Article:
Notice that this way a classical field theory is taken to be a special case of a quantum field theory, where the codomain of the symmetric monoidal functor is of the special form $\mathrm{Span}\left(\mathrm{Grpd},𝒞\right)$. For more on this see classical field theory as quantum field theory?.

Quantization

We assume now that $𝒞$ has colimits and in fact biproducts.

Then for every functor $\varphi :K\to 𝒞$ the colimit

${\int }^{K}\varphi \in 𝒞$\int^{K} \phi \in \mathcal{C}

exists, and (using the existence of biproducts) this construction extends to a functor

$\int :\mathrm{Span}\left(\mathrm{Grpd},𝒞\right)\to 𝒞\phantom{\rule{thinmathspace}{0ex}}.$\int : Span(Grpd, \mathcal{C}) \to \mathcal{C} \,.

We call this the path integral functor.

For

$\mathrm{exp}\left(iS\left(-\right)\right):{\mathrm{Bord}}_{n}^{S}\to \mathrm{Span}\left(\mathrm{Grpd},𝒞\right)$\exp(i S(-)) : Bord_n^S \to Span(Grpd, \mathcal{C})

a classical field theory, we get this way a quantum field theory by forming the composite functor

$Z:=\int \circ \mathrm{exp}\left(iS\left(-\right)\right):{\mathrm{Bord}}_{n}^{S}\stackrel{\mathrm{exp}\left(iS\left(-\right)\right)}{\to }\mathrm{Span}\left(\mathrm{Grpd},𝒞\right)\stackrel{\int }{\to }𝒞\phantom{\rule{thinmathspace}{0ex}}.$Z := \int \circ \exp(i S(-)) : Bord_n^S \stackrel{\exp(i S(-))}{\to} Span(Grpd, \mathcal{C}) \stackrel{\int}{\to} \mathcal{C} \,.

This $Z$ we call the quantization of $\mathrm{exp}\left(iS\left(-\right)\right)$.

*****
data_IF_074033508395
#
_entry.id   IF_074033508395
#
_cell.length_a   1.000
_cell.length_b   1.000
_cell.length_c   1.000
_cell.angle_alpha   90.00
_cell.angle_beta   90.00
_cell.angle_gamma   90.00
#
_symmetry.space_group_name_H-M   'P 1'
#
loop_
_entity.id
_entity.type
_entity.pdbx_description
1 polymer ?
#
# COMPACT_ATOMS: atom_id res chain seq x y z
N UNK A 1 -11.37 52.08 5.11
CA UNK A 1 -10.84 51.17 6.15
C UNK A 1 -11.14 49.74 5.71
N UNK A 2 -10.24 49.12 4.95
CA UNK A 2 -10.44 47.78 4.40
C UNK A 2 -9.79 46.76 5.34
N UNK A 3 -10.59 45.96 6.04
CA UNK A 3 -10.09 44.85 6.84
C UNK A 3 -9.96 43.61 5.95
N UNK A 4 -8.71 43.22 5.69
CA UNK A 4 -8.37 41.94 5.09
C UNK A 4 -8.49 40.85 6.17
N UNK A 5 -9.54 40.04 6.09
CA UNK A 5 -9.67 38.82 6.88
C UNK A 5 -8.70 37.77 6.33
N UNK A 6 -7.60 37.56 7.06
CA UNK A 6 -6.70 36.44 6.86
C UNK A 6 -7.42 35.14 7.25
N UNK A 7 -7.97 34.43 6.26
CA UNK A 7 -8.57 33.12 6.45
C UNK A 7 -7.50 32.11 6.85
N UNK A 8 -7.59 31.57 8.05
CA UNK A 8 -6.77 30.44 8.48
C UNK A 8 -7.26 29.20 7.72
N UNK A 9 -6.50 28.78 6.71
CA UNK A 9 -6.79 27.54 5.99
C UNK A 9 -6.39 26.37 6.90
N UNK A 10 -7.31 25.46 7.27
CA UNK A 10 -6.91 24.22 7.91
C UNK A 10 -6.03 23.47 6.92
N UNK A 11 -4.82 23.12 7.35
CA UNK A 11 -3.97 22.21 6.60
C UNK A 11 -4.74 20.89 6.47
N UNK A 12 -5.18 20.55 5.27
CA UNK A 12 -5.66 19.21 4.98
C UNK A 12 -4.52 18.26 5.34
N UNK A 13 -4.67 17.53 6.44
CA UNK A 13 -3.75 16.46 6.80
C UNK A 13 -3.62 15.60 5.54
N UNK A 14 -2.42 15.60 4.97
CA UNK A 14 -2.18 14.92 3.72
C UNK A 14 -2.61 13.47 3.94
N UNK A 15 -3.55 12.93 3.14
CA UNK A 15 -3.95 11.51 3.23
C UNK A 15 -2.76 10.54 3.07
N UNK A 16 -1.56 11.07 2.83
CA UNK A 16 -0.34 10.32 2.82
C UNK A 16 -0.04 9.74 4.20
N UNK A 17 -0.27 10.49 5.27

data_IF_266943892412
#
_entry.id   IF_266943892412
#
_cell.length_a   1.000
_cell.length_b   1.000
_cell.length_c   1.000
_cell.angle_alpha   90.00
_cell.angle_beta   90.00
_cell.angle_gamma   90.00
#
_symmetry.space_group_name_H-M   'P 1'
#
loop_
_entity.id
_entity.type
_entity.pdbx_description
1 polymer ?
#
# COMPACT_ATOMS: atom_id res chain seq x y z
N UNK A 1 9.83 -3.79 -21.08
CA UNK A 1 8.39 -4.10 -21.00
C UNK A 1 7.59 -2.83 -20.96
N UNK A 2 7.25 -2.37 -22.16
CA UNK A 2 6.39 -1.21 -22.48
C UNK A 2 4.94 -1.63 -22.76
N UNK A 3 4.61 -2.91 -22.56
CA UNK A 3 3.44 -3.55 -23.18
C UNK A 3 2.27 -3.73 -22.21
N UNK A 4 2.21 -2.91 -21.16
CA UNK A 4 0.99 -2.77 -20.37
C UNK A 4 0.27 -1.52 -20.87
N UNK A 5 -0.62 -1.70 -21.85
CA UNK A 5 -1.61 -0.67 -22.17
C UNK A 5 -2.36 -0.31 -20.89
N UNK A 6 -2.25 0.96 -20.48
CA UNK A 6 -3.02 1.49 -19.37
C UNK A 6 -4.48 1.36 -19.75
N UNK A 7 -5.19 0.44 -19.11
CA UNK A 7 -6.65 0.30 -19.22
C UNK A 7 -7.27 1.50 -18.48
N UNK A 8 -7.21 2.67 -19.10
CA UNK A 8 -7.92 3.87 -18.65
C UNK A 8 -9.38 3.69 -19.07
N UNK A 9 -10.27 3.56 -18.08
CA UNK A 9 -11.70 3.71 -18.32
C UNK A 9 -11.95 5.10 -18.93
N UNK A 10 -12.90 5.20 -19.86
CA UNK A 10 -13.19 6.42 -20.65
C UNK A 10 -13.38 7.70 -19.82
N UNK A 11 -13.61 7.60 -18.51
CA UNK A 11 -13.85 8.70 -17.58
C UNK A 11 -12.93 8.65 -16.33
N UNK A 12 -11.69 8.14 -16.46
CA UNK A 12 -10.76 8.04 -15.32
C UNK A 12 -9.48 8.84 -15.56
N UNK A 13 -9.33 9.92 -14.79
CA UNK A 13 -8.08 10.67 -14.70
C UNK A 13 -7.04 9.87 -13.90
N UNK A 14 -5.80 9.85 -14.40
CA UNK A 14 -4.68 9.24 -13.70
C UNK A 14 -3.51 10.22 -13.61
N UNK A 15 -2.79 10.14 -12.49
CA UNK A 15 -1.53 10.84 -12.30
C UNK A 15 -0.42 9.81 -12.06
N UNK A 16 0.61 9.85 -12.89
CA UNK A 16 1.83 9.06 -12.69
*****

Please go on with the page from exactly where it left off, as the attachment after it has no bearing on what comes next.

It acts

• on objects by sending

$\begin{array}{rl}{\Sigma }_{\mathrm{in}}& ↦\left({V}_{{\Sigma }_{\mathrm{in}}}:{\mathrm{Conf}}_{{\Sigma }_{\mathrm{in}}}\to 𝒞\right)\\ & ↦{ℋ}_{{\Sigma }_{\mathrm{in}}}:={\int }^{K}{V}_{{\Sigma }_{\mathrm{in}}}\end{array}$\begin{aligned} \Sigma_{in} & \mapsto (V_{\Sigma_{in}} : Conf_{\Sigma_{in}} \to \mathcal{C}) \\ & \mapsto \mathcal{H}_{\Sigma_{in}} := \int^K V_{\Sigma_{in}} \end{aligned}

the vector bundle on the configuration space over some boundary ${\Sigma }_{\mathrm{in}}$ of worldvolume to its space ${ℋ}_{{\Sigma }_{\mathrm{in}}}$ of gauge invariant sections. In typical situations this ${ℋ}_{{\Sigma }_{\mathrm{in}}}$ is the famous Hilbert space of states in quantum mechanics, only that here it is allowed to be any object in $𝒞$;

• on morphisms by sending a natural transformation

$\begin{array}{rl}\stackrel{^}{\Sigma }& ↦\left(\mathrm{exp}\left(iS\left(-\right){\right)}_{\stackrel{^}{\Sigma }}:\gamma ↦{V}_{\gamma {\mid }_{\mathrm{in}}}\to {V}_{\gamma {\mid }_{\mathrm{out}}}\right)\\ & ↦\left({\int }^{K}\mathrm{exp}\left(iS\left(-\right){\right)}_{\stackrel{^}{\Sigma }}:{ℋ}_{{\Sigma }_{1}}\to {ℋ}_{{\Sigma }_{2}}\right)\end{array}$\begin{aligned} \hat \Sigma & \mapsto (\exp(i S(-))_{\hat \Sigma} : \gamma \mapsto V_{\gamma|_{in}} \to V_{\gamma|_{out}}) \\ & \mapsto (\int^K \exp(i S(-))_{\hat \Sigma} : \mathcal{H}_{\Sigma_1} \to \mathcal{H}_{\Sigma_2} ) \end{aligned}